In this post, our UX/UI Designer Jamie Forsyth discusses how the experiences we all create at the University succeed or fail. How really nailing down who your ‘users’ are and what their needs are, will make their (and in turn, your) life easier.
Jamie also describes how we in the Digital Experience (DX) team can help you to understand your users better, and work with you to create experiences that really help them in what they’re trying to do.
Everything created at the University is experienced by someone. From social media posts to open day events, course web pages to annual lectures, student enrolment forms to civic engagement services. A user’s experience (UX) is at the heart of all these ‘things’.
If the appropriate audiences – your ‘users’ – for these experiences have been understood and prioritised, then said ‘thing’ will almost always be a success – potentially a resounding one! If not, then unless you strike it extremely lucky, it won’t be a success.
Continue reading: Creating experiences – our UX service offering to you
Timea Wilson reflects on her first four months working with the University’s Digital Experience team as the Senior Digital Delivery and Performance Manager.
Reflecting on my journey so far within the Digital Experience team, I’m eager to share our progress amid challenges and our commitment to driving positive change. Here are four things that have made an impression on me so far:
Continue reading: Understanding the inner workings: the Digital Experience team’s impact
Organisation charts presented in PDF format are one of the worst offenders when it comes to accessibility. Rob, from our Content Design team, explains how he turned one such chart into accessible HTML content.
When the bristol.ac.uk site was audited by Government Digital Services last year, one of the main issues that we had to fix was inaccessible PDFs.
PDFs pose particular problems for anyone with accessibility needs. It is possible to painstakingly add all of the structural tags for titles and headings so that the PDF passes accessibility criteria, but it’s unlikely that the effort will pay off; if someone finds 99% of PDFs that they encounter inaccessible, they’re not going to take the risk of opening another.
Continue reading: PDFs and accessibility, part 1: making our organisation chart accessible
We’ve been investing significantly in an intranet for University staff and postgraduate research students (PGRs). Previously our intranet content was scattered across our external website, seriously old internal content management systems, wikis and random crevices that only staff who’ve been at the University for decades would be able to find.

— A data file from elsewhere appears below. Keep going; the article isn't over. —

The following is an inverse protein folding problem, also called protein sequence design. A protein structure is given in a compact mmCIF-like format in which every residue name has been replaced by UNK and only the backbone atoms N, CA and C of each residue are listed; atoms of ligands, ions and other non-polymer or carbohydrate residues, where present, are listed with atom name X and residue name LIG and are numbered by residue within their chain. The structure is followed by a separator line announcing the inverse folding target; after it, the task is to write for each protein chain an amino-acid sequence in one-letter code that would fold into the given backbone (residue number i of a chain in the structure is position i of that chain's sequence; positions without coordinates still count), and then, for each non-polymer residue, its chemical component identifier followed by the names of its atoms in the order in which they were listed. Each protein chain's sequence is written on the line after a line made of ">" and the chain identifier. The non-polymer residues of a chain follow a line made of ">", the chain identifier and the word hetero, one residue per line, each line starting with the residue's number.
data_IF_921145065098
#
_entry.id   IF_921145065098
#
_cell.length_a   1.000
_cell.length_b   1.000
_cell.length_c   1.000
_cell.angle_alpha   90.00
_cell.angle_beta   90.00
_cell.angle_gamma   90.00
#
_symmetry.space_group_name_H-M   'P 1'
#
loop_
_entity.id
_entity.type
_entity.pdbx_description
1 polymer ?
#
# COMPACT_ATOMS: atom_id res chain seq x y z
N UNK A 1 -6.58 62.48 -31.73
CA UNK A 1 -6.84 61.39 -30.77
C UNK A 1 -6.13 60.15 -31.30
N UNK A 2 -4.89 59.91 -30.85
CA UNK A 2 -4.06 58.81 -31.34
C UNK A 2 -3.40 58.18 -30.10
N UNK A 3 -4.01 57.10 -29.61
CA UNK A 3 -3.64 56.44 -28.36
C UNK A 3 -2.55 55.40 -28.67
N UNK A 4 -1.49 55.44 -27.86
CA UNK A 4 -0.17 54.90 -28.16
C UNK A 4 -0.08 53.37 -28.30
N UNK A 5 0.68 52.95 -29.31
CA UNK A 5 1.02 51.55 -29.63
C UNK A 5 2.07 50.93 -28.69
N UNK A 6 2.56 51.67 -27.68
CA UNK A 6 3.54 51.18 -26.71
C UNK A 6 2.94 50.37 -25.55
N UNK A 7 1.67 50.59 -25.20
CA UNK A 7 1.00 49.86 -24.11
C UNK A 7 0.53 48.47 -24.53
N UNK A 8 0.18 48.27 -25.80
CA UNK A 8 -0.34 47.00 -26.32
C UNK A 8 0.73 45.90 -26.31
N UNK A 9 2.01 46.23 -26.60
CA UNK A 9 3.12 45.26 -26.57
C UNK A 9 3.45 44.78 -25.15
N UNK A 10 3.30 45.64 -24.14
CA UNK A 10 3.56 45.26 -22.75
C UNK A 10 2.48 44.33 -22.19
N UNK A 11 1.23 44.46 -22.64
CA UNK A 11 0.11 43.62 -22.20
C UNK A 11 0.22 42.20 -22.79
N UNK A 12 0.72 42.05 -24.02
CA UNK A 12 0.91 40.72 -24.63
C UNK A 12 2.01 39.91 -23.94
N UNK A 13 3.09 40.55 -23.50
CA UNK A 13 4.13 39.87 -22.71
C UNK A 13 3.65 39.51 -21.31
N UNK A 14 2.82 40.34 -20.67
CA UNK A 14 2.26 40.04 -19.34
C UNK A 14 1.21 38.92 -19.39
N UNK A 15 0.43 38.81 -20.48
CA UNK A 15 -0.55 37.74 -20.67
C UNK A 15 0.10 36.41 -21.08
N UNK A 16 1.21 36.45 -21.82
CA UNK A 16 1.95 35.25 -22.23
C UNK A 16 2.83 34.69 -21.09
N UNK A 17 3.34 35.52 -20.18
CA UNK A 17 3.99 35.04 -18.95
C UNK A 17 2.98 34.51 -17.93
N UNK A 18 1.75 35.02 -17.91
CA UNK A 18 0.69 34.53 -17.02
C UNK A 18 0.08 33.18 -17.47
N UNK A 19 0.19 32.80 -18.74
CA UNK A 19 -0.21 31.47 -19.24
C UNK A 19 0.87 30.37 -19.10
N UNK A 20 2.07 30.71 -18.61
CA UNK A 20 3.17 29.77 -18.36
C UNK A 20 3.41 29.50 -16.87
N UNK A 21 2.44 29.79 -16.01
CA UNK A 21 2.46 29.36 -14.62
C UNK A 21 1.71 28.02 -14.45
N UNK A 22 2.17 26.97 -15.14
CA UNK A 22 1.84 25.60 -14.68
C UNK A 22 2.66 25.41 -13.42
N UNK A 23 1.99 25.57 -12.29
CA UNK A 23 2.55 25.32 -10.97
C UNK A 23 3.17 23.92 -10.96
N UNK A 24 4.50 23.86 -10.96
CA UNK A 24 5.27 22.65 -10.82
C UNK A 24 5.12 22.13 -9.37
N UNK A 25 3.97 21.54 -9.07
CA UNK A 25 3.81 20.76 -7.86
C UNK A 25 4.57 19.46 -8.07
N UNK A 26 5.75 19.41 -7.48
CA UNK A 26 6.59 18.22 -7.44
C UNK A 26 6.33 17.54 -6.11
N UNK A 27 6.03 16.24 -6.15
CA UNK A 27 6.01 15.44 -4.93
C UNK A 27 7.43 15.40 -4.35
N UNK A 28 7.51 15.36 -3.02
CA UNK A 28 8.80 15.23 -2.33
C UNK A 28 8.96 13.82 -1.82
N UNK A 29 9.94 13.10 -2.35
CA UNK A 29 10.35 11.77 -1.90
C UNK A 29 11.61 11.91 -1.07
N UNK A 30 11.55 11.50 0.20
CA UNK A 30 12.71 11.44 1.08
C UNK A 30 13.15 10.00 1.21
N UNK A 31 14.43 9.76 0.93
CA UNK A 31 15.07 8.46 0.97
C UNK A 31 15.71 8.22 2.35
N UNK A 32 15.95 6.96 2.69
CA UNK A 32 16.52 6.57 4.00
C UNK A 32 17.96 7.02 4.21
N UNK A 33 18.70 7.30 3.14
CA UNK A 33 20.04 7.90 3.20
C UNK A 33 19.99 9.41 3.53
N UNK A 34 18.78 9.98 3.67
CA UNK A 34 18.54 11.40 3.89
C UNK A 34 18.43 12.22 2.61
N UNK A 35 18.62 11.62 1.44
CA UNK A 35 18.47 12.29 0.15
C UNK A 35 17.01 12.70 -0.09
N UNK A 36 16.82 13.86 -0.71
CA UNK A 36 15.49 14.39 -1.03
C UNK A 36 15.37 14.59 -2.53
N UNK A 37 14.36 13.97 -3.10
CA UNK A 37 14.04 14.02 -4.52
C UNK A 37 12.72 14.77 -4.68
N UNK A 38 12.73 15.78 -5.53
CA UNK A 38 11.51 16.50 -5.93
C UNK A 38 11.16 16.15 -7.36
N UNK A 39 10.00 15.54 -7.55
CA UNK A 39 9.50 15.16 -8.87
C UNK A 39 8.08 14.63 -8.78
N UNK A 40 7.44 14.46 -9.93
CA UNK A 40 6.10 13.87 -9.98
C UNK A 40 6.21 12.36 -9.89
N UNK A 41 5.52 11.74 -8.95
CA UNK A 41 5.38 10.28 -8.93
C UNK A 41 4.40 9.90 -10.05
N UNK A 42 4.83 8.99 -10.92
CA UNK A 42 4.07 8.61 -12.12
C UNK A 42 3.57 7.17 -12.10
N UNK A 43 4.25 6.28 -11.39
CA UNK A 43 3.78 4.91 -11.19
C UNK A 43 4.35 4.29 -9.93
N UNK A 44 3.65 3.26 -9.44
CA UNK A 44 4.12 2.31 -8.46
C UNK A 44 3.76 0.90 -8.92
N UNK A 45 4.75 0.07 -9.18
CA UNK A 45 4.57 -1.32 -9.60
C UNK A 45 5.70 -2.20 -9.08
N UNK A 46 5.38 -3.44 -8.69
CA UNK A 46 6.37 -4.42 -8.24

As we’ve just moved it out of beta and into live I thought it was a good opportunity to detail the design principles we’ve been using to inform its development.
It’s important to add we’re still at the early stages of a long journey. There’s a large roadmap of development ahead. But we believe that by sticking with these principles we can continue to build an intranet that will prove invaluable to all our staff and PGRs.
Continue reading: Intranet design principles
When colleagues from across the University come to us for help with their website, the first thing we ask them is: what’s your problem?
That sounds a bit rude and abrupt. Let me explain.
In any digital project or product this is the single most important question that needs answering. If there’s no problem to solve then there’s no work needed.
What do we mean by problem? What we don’t mean is that your website looks ugly, that it doesn’t look good on a mobile device, it doesn’t have the right tone, or that it’s not structured in a way that mirrors your team’s structure.
These aren’t problems, they’re solutions looking for a problem.Continue reading: Love the problem
Jeremy Torrance, head of digital comms, reflects on our recent two-day content design workshop.
If you’re producing content for websites and you haven’t heard of content design you really should take a long hard look in the mirror. Content design – creating content that’s focused on what the user needs to know rather than what publishers want to tell them – is a skill every content producer needs to have.
It’s not easy and does require something of a change in mindset. So to get our content folk on the path to enlightenment we brought in Hinrich von Haaren from Content Design London for a content design workshop.
After the session I asked all the attendees to share one or two things they learned from it. Here they are.
- Does your content strictly cover a user need? If not, bin it.
- Business needs and user needs do not need to be in conflict with one another. It’s tempting to start a project with the business needs in mind, but you won’t necessarily reach those objectives and targets if you can’t engage and help the user. By putting the user needs at the core of the project you are more likely to meet your business needs as well.
- During content planning, explore the acceptance criteria which underpin user needs.Continue reading: 18 things we learned about content design